Hay Fever

Days are getting longer, the weather is getting warmer, and flowers are in bloom; Spring has arrived! For approximately 1 in 3 kiwis, it also means hay fever season is upon us. Eddie See, Pharmacist at Countdown Online Pharmacy takes us through what hay fever is, why it develops and how to treat it.


What is hay fever?


Medically known as Allergic Rhinitis, hay fever is the inflammation of the lining of the nose and eyes due to allergies.


Hay fever is usually triggered by wind-borne pollen found in the environment from trees, grass and weeds, as well as indoor substances like dust.


People who experience symptoms in late winter or early spring are more likely to have an allergy to tree pollen, while symptoms present in late spring or early summer are normally due to an allergy to grass or weed.

Why does hay fever develop?


It develops like any other allergy. When the body comes into contact with an allergen i.e. dust mites, pollen, pets, the immune system responds to the allergen by producing antibodies because the immune system recognises the allergen as being harmful. The antibodies combine with the allergen and cause the body to release histamine, which causes hay fever symptoms. 


Symptoms of hay fever can be any combination of:


  • Itching in the back of the throat, eyes or nose
  • Sneezing
  • Runny nose
  • Blocked nose
  • Red or watery eyes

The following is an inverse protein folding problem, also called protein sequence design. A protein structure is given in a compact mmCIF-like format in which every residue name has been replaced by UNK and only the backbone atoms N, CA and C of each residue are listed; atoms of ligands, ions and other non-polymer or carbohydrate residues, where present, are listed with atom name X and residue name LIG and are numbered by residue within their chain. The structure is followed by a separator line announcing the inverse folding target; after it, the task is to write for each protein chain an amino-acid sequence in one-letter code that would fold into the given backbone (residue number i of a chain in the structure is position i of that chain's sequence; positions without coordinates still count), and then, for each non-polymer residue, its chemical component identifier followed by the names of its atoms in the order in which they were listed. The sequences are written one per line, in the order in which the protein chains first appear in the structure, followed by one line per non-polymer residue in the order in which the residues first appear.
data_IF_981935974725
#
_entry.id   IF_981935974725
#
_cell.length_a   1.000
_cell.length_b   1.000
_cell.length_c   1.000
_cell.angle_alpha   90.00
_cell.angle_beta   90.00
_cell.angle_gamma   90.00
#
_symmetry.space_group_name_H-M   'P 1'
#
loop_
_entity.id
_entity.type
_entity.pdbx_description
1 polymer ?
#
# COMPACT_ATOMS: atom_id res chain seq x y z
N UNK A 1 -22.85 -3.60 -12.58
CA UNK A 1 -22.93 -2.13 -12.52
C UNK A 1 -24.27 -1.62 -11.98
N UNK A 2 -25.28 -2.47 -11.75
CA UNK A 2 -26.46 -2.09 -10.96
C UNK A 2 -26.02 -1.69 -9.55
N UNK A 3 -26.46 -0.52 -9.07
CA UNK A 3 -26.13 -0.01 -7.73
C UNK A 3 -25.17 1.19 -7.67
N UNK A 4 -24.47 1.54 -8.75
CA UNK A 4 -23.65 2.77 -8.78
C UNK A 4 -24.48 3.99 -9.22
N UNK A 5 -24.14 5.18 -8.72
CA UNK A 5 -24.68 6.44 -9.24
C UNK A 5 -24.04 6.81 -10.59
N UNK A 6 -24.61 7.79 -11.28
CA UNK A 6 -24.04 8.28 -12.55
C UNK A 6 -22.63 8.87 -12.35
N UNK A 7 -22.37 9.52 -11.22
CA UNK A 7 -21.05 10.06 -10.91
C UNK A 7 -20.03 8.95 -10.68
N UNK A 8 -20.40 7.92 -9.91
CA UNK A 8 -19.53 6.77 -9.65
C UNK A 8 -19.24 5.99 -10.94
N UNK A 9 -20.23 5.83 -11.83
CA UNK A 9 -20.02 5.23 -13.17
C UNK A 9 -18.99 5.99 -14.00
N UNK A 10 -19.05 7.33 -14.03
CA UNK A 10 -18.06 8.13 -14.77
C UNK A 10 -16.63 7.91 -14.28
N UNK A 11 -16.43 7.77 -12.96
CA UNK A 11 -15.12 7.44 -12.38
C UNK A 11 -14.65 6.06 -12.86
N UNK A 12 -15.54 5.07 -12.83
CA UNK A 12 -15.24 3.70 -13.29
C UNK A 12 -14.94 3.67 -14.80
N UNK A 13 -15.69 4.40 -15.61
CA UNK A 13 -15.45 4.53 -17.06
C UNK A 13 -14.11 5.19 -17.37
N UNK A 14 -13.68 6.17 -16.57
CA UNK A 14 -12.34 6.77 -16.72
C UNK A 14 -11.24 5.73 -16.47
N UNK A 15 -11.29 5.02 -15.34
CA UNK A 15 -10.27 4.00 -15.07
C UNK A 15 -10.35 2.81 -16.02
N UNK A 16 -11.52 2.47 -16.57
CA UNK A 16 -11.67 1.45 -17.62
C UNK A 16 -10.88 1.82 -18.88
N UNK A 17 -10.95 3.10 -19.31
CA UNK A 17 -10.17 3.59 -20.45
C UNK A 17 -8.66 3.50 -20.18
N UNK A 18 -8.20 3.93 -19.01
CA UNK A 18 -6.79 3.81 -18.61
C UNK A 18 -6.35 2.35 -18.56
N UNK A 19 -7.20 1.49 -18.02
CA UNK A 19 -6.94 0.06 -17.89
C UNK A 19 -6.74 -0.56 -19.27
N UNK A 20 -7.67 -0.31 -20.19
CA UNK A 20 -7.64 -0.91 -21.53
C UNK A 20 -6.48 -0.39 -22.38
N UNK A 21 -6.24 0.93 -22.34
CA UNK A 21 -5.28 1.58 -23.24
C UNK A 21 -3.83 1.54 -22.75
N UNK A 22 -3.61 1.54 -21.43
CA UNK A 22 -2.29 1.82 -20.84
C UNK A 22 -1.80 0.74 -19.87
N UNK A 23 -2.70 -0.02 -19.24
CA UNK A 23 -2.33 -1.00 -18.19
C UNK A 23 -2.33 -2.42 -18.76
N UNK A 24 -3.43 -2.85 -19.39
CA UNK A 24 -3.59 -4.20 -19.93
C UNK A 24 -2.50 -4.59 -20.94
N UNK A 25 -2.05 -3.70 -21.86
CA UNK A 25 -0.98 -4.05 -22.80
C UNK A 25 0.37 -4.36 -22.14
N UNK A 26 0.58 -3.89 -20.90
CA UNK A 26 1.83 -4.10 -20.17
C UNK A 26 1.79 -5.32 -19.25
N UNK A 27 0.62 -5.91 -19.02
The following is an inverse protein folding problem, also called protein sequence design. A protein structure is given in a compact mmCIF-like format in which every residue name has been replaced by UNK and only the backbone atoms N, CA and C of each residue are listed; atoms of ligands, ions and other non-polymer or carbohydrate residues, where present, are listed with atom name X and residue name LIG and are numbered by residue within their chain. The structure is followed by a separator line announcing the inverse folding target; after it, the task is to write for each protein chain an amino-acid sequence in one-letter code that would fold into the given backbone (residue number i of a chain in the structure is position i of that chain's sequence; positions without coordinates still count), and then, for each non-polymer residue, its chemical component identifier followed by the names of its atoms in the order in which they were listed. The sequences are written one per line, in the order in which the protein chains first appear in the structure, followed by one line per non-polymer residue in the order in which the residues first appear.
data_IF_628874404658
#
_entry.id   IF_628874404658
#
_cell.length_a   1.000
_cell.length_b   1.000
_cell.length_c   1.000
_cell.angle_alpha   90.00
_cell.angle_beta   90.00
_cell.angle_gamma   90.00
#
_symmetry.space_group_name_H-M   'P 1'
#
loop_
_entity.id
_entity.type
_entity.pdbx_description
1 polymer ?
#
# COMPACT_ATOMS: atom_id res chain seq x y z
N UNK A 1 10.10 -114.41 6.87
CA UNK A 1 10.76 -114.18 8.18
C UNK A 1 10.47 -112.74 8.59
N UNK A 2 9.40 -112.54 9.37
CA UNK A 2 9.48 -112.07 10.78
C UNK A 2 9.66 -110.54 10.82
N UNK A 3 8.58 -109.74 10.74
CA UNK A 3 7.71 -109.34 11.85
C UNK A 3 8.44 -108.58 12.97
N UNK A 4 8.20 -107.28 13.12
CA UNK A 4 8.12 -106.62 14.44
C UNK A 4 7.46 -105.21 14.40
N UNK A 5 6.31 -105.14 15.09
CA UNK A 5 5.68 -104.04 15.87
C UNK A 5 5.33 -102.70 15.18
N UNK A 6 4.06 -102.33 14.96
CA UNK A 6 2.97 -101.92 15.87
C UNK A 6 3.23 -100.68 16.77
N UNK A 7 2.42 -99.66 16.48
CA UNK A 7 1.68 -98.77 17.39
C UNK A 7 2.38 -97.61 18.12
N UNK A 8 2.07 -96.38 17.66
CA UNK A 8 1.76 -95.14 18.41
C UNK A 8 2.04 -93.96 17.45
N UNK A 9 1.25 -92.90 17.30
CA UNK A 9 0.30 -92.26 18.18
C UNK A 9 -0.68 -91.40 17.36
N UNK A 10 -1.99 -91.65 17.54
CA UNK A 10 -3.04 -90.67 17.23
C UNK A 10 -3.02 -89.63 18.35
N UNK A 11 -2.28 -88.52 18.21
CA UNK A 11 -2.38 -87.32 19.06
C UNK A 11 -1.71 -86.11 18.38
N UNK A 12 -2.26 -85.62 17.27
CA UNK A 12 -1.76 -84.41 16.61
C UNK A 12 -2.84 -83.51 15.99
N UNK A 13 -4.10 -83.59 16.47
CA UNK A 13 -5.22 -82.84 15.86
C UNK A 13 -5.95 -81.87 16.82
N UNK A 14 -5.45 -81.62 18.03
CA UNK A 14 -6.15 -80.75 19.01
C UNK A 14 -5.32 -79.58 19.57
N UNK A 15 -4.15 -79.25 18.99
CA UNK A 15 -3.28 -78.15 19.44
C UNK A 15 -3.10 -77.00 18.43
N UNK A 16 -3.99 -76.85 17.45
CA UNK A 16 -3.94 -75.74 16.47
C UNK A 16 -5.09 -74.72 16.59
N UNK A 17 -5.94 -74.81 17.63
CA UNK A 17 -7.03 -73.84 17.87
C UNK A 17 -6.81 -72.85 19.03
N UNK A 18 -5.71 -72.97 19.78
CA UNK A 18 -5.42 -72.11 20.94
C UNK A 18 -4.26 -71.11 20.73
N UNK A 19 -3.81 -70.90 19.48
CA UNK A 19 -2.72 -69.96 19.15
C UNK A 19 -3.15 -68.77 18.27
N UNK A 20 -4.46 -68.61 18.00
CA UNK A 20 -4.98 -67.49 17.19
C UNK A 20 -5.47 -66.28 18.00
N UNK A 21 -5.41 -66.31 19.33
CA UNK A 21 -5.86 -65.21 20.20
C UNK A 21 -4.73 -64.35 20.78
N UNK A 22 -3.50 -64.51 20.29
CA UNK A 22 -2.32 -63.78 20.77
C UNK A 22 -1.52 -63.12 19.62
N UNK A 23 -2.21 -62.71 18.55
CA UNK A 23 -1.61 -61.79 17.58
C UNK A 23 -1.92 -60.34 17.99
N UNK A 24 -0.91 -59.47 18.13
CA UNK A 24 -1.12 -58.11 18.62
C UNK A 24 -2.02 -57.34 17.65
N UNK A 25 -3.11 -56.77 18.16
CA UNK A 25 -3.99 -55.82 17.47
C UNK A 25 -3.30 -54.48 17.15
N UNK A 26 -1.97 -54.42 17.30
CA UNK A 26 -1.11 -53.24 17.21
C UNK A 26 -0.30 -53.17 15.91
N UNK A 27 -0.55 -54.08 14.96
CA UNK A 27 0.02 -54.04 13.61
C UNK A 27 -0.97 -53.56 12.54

• Dark circles under the eyes as a result of pressure from blocked nasal passages on the small blood vessels - also known as ‘allergic shiners.


How to treat?*


The first step is to identify the trigger of your hay fever. Once the triggers have been identified, treatment plans can be put into motion to minimise symptoms. Here are a few options: 


Oral Antihistamines

The first line treatment for mild hay fever symptoms, they are useful in relieving symptoms such as sneezing, itching and a runny nose. An oral antihistamine can be used alone or in combination with other medications such as a nasal spray. These products do not cause drowsiness but it may still occur in some people.


Antihistamine Nasal Spray & Eye Drops 

Nasal spray and eye drops have a localised effect and a rapid onset of action. Eye drops that contain decongestants are typically used short-term, less than three days, to avoid a rebound effect.


Corticosteroid Nasal Spray

Useful for treatment and prevention, Corticosteroid Nasal Sprays are great for treating moderate to severe hay fever symptoms. They reduce the inflammation in the lining of the nose, and can be used continuously for weeks or months throughout the hay fever season. 


Saline Nasal Products

Help to clear the congestion and soothe the lining of the nose. It allows mucus to break down and washes away allergens such as pollen or dust.


Decongestants

Best used as a quick fix on a blocked nose, nasal decongestants should only be used for a few days at a time as prolonged use may result in rebound congestion .

Lifestyle Advice


  • Identify your triggers 
  • When possible, wear sunglasses and a mask or scarf outside. Wash hands and face on returning
  • Avoid parks and pollen-abundant areas (especially if just mowed)
  • Stay indoor if the pollen counts are high
  • Wipe pets down with a damp cloth to remove pollen collected on their fur 


*Check instructions before use of any medication, if symptoms persist please talk to your healthcare professional.


References 

Allergy NZ 

Healthcare Handbook July 2020